SAN FRANCISCO (CBS SF) — Members of the San Francisco Board of Education on Thursday approved a “no confidence” vote to remove Vice President Alison Collins from her leadership position over racist tweets she posted five years ago.
Collins has been under fire in recent weeks for the 2016 social media comments. The firestorm over Collins is just the latest involving the embattled leadership of San Francisco schools.
On Thursday evening Laura Dudnick with the San Francisco Unified School District confirmed that the SF Board of Education on Thursday passed the resolution “Assertion of No-Confidence,” removing Commissioner Collins from her leadership position as Vice President and from all committees of the San Francisco Board of Education “for the duration of her term and effective immediately.”
Dudnick told KPIX the resolution was co-authored by Commissioners Jenny Lam and Faauuga Moliga, and was passed by the SF Board of Education in a vote of 5 to 2.
Last weekend, Mayor London Breed was among a group of elected officials who demanded the resignation of Collins due to several “racist, anti-Asian” Twitter posts.
In a statement released Saturday, nearly two dozen officials including Breed, State Assembly members David Chiu and Phil Ting and San Francisco Supervisors Connie Chan and Gordon Mar joined the growing chorus in calling for Collins resignation.
“We are outraged and sickened by the racist, anti-Asian statements tweeted by School Board Vice President Alison Collins that recently came to light,” the statement read. “No matter the time, no matter the place, and no matter how long ago the tweets were written, there is no place for an elected leader in San Francisco who is creating and/or created hate statements and speeches.”
Collins wrote the tweets, in her words, to combat anti-Black racism in the Asian community.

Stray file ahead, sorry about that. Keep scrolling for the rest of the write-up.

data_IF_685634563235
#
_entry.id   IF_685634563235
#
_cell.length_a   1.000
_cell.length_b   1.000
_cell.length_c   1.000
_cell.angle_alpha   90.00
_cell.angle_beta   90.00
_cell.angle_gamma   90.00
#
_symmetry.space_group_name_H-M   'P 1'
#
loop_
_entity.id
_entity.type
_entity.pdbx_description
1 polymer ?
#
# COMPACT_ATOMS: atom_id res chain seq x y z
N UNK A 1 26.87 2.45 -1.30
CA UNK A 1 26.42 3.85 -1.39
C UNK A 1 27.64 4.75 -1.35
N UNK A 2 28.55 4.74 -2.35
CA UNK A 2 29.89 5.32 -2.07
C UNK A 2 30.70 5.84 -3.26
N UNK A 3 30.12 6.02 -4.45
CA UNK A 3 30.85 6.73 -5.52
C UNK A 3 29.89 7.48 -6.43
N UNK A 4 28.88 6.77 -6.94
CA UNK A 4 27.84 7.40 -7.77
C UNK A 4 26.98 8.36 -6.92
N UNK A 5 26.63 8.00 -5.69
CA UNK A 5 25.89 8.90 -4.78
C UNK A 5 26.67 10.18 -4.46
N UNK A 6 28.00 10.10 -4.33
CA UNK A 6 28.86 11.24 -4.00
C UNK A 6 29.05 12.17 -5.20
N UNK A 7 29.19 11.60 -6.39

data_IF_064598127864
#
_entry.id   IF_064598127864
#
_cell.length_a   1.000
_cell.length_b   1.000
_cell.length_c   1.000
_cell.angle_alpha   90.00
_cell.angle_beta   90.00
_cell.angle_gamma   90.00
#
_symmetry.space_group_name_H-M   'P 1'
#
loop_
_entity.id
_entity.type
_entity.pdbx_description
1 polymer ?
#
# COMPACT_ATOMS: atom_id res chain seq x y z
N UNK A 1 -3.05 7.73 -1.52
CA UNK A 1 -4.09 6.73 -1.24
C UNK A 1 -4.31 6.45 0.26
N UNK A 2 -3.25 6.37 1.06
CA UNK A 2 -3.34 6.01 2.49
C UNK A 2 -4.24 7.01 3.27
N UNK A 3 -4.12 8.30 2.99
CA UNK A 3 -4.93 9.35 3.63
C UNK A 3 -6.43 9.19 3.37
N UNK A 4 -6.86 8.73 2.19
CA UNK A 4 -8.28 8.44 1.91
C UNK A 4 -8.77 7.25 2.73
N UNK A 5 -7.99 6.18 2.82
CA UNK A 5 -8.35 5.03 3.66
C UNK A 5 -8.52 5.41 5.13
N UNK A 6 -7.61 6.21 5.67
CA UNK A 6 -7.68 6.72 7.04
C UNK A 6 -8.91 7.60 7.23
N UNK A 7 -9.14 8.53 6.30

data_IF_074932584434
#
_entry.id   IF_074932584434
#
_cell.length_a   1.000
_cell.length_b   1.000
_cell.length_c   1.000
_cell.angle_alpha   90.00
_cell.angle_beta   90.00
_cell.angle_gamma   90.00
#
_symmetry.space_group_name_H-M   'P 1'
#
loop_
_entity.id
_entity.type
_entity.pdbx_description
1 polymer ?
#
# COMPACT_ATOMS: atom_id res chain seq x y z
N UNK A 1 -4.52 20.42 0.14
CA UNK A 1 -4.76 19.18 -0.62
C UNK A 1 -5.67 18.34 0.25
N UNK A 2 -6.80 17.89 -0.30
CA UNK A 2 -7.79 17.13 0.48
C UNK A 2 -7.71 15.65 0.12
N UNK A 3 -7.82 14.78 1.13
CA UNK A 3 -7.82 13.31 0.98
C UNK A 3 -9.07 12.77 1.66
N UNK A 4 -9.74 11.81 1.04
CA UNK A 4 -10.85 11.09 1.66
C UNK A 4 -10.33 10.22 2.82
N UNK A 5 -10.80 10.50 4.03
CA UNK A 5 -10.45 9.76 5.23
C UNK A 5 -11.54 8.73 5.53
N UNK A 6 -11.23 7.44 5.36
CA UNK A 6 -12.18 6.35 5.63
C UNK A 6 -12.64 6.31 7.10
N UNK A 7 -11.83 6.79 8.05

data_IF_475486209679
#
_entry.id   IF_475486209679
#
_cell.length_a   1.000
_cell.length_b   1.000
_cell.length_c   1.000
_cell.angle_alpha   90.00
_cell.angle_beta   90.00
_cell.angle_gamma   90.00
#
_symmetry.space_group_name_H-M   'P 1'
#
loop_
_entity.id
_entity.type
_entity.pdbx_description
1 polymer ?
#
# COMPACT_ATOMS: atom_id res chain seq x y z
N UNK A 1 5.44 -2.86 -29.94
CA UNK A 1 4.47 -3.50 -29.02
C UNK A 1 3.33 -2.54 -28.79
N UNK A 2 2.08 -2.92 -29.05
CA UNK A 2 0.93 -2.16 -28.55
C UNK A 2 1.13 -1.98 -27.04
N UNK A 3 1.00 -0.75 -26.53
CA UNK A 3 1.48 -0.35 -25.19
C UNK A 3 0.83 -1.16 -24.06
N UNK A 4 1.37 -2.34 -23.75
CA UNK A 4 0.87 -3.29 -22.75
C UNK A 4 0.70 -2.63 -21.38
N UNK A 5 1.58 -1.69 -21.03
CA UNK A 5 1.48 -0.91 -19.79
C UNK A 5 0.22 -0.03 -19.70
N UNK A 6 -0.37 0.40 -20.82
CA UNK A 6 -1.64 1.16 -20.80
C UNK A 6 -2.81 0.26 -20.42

She wrote “many Asian Americans believe they benefit from the ‘model minority’ BS. Many Asian American (teachers, students, and parents) actively promote these myths. They use White supremacist thinking to assimilate and ‘get ahead.'”
“Talk to many (Lowell High School) parents and you will hear praise of Tiger Moms and disparagement of Black/Brown culture.”
She continued, “where are the vocal Asians speaking up against Trump? Don’t Asian Americans know they are on his list as well? Do they think they won’t be deported? Profiled? Beaten?”
As of Saturday evening, Collins had not deleted the posts. She issued a statement to the San Francisco Chronicle saying the tweets have been taken out of context.
“A number of tweets and social media posts I made in 2016 have recently been highlighted,” she said in the statement. “They have been taken out of context, both of that specific moment and the nuance of the conversation that took place. I acknowledge that right now, in this moment my words taken out of context can be causing more pain for those who are already suffering. For the pain my words may have caused I am sorry, and I apologize unreservedly.”
The firestorm over Collins 2016 social media comments is just the latest involving the embattled leadership of San Francisco schools.
Last month, the city sued the SF Board of Education and SFUSD, seeking a court order to speed up the reopening public schools that have been shut down for more than a year during the COVID-19 pandemic. On Thursday, a San Francisco superior court judge denied City Attorney Dennis Herrera’s request for a preliminary injunction that would force the San Francisco Unified officials to reopen school by the end of April.
Earlier this month, San Francisco Unified School District Superintendent Dr. Vincent Matthews announced he was stepping down from his post at the end of June amid the ongoing and contentious reopening battle.
The announcement came just days after the district reached a deal with teachers’ union to reopen schools for K-5 students in April. Middle and high school reopenings have not yet been determined